Will California Voters Blaze a New Path on Bail Reform?

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Photo by dno1967b via Flickr

Growing up in Houston, Texas with five siblings and parents who were all born in Mexico, I learned to appreciate very simple things in a tough neighborhood.

We were anything but rich. My folks taught me what really mattered was hard work. After spending more than 20 years as an officer in the Houston Police Department, I applied that work ethic in my successful campaigns to get elected to City Council and later, as the first Hispanic Sheriff of Harris County — the third largest county in the United States.

On the front lines of law enforcement, however, I learned the unfortunate truth that in our criminal justice system sometimes what really matters is money.

All too often, I’ve seen people stuck behind bars, unable to return to work or provide for their families—simply because they couldn’t afford to pay cash bail. And I’ve seen people who posed serious threats to public safety go free before trial solely because they had enough money in their bank accounts.

That’s why, with nearly three decades dedicated to fighting crime and keeping people safe, I knew that supporting Harris County’s bail reform, which implemented no-cash-pretrial-release for nearly all misdemeanor offenses (with carve outs for domestic violence and repeat DWIs, for example) was right and just.

Now, I encourage my friends in California to implement their own reforms by passing Proposition 25.

Prop. 25 will finally eliminate California’s cash bail system and replace it with a system that prioritizes safety. This is the right approach.

States and jurisdictions from across the country have been taking their own steps to move away from money-based bail. As a nation, we’re collectively waking up to the reality that true justice won’t be found in a system that discriminates against people based on their wealth.

If California approves Prop. 25, it will be perhaps the single greatest victory for criminal justice reform ever put up for public vote.

Politicians in other states will view California as an inspiration to eliminate cash bail in their own states and counties. And the bail bond industry, which has opposed much-needed reforms from coast to coast, will be dealt a powerful blow.

The sad fact is that the for-profit bail bond industry makes millions off the expensive and discriminatory status quo, and sticks taxpayers with the bill. Local jurisdictions pay an estimated $14 billion each year to house people before trial — and already our findings are proving that many don’t need to be there.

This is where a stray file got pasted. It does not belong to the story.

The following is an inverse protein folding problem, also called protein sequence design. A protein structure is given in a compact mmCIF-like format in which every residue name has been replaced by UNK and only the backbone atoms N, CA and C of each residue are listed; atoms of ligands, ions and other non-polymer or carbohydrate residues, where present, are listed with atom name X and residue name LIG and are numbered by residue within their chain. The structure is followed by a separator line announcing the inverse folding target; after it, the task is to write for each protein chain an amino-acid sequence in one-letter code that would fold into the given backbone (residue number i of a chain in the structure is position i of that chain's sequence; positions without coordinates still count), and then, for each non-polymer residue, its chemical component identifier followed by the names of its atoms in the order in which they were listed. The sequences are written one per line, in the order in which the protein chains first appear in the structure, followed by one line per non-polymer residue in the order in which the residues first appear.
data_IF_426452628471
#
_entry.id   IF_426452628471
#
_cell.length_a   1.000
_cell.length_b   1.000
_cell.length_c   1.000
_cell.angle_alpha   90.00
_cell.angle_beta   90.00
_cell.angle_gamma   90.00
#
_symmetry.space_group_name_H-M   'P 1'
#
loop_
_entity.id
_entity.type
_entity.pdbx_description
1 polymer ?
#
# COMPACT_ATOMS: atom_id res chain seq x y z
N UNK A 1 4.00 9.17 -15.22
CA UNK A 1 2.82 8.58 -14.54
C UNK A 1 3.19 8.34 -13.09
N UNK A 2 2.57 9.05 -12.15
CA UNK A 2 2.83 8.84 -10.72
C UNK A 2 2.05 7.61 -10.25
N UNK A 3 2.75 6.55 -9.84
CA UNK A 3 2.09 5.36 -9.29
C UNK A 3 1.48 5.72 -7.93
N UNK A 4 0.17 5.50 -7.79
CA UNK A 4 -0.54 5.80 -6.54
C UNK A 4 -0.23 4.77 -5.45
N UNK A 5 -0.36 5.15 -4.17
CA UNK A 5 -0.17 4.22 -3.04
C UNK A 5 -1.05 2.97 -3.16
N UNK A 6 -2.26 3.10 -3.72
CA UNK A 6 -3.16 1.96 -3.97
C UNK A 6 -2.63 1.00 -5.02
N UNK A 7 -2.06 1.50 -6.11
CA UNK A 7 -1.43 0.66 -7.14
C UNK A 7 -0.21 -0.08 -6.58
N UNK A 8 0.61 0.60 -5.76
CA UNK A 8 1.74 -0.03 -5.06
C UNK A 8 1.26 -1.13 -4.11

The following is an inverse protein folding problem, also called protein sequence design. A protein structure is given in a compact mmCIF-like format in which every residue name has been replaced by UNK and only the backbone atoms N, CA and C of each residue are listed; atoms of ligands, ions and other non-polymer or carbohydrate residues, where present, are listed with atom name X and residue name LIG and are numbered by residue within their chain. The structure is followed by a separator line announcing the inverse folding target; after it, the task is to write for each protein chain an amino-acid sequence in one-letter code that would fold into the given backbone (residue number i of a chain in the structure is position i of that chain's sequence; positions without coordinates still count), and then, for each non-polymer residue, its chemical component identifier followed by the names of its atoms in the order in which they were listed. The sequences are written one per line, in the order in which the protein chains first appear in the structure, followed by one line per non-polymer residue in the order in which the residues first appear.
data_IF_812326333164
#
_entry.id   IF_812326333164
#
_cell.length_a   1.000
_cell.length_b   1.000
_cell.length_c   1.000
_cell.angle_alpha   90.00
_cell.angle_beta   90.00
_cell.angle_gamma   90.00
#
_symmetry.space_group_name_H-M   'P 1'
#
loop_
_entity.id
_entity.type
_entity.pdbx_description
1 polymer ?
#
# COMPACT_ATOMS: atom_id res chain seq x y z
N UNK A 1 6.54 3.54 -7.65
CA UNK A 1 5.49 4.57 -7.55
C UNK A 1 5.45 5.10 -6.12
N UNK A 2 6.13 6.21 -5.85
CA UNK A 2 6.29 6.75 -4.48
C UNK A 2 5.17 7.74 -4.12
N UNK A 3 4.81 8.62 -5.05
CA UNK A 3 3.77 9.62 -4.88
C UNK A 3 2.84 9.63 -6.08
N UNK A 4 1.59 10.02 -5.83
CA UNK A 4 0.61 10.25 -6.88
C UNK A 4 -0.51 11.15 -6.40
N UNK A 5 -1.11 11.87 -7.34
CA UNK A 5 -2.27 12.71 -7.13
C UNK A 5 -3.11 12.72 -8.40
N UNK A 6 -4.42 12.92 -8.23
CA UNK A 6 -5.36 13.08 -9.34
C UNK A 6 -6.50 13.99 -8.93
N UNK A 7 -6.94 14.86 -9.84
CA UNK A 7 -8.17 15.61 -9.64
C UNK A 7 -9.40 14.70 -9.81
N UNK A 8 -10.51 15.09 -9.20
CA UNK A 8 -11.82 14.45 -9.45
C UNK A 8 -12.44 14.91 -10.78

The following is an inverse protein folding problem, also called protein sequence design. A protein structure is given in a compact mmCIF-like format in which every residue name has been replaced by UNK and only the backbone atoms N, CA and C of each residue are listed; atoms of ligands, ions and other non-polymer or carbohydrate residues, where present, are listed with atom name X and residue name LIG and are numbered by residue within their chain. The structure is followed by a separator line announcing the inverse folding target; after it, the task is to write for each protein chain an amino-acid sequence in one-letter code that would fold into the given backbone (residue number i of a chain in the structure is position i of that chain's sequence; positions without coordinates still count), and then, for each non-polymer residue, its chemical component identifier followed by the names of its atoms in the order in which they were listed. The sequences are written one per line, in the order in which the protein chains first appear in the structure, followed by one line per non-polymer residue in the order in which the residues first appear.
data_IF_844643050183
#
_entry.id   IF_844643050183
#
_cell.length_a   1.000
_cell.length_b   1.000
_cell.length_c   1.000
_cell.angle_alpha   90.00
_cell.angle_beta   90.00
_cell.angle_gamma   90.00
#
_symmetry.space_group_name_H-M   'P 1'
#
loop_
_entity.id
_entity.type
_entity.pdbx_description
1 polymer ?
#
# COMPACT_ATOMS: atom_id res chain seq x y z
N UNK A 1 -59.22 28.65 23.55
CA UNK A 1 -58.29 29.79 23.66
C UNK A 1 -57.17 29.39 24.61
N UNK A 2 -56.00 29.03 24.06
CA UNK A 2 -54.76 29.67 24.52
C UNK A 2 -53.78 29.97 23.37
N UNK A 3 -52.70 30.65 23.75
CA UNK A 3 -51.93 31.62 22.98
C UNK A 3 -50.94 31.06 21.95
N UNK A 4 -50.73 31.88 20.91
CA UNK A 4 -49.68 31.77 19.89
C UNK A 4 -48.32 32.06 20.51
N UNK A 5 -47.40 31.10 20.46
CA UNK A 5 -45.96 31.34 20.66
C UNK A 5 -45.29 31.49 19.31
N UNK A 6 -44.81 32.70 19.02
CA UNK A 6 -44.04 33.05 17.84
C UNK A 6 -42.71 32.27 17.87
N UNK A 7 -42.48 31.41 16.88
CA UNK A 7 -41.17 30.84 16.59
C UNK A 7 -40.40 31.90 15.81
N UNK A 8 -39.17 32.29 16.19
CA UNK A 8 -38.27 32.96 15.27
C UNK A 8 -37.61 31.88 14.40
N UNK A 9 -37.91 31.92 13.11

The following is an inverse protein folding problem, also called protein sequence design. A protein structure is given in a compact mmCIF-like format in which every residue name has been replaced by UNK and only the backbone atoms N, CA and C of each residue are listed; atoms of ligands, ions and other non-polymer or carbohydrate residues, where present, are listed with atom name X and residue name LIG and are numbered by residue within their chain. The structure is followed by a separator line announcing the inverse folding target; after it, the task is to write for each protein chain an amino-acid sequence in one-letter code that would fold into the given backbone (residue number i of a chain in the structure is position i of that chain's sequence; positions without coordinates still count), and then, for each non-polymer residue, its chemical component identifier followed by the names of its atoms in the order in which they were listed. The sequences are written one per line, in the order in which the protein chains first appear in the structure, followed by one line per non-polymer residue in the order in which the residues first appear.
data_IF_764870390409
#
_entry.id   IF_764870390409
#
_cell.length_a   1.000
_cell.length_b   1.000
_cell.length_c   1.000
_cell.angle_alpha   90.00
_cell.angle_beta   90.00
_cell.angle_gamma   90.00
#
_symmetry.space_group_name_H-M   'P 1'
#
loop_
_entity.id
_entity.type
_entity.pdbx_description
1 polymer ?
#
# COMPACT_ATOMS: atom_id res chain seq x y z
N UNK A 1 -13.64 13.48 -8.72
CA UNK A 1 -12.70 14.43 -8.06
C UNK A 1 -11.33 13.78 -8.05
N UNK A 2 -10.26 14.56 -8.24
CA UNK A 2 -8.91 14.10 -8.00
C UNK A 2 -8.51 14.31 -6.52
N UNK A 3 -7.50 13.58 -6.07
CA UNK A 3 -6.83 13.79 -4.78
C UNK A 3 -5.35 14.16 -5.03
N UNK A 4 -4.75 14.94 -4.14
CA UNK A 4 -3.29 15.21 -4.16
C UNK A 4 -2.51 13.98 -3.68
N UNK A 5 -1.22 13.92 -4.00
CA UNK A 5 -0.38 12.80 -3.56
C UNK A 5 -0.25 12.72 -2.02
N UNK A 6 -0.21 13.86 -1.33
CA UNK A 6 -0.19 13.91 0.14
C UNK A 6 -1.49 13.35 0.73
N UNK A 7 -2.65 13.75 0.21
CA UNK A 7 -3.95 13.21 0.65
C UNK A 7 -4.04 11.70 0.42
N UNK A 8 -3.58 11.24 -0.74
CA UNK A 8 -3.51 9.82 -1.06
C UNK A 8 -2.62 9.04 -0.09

Meanwhile, cash bail perpetuates systemic racism within our criminal justice system. Black men are assessed bail amounts 35 percent more expensive than white men with similar criminal histories charged with the same crime. Hispanic men are assessed bail 19 percent more expensive than equivalent white men.

This discriminatory cash-bail practice is one of the reasons that, despite representing less than a third of the overall population, Black and Latino people make up half of all pretrial detainees.

While I remain committed to the values of law and order and have no tolerance for those committing violent crimes or harming our most vulnerable, I cannot accept the historical findings of the cash bail system as simply being “it is what it is” — especially now that we have examples from states like New Jersey that pretrial reform has not caused any immediate harm toward public safety.

Since we’ve implemented bail reforms in Harris County, the once vast gap between white and Black people released before trial has significantly narrowed. And, despite plenty of fear mongering claiming that crime rates would explode, an independent ongoing audit has shown recidivism rates remain flat.

Adrian Garcia

Harris County Commissioner Adrian Garcia

But this isn’t about one state or county’s experience. It’s about a nationwide movement to reimagine our criminal justice system for the better — and it’s hard to imagine that cash bail should have any role to play.

Relying on money to decide whether someone belongs in jail before trial only works to separate the rich from the poor, instead of the truly dangerous from low-risk offenders.

On Election Day, I’ll be watching to see if California can take the next major step in creating a criminal justice system that prioritizes fairness and safety for everyone.

Adrian Garcia is a 23-year veteran of the Houston Police Dept., former Houston City Councilman, former Sheriff of Harris County and current Harris County Commissioner. He welcomes comments from readers.

One thought on “Will California Voters Blaze a New Path on Bail Reform?

  1. I live in a county that has opted for the above. Half a million dollars a year of taxpayers money is spent to subsidize criminal behavior in releasing people for free. Yet, only twenty -five thousand dollars is allotted to bring them back if they fail to appear. Twenty Five percent of all those released fail to appear or are rearrested for new charges.I live in the richest county in Indiana ( other areas have far greater percentages ) Warrants surged by 35 % the year this program began. Failure to appear is now the second most prevalent charge in our jail !!!! How does taking officers off patrol and making them search out the people that do not show up in court … make the overall public safe? Mr. Garcia, people are not in jail because they are poor… they are in jail because of evidence they have committed a crime !!!! Maybe, it is time you start thinking like a cop again and stop being a politician.

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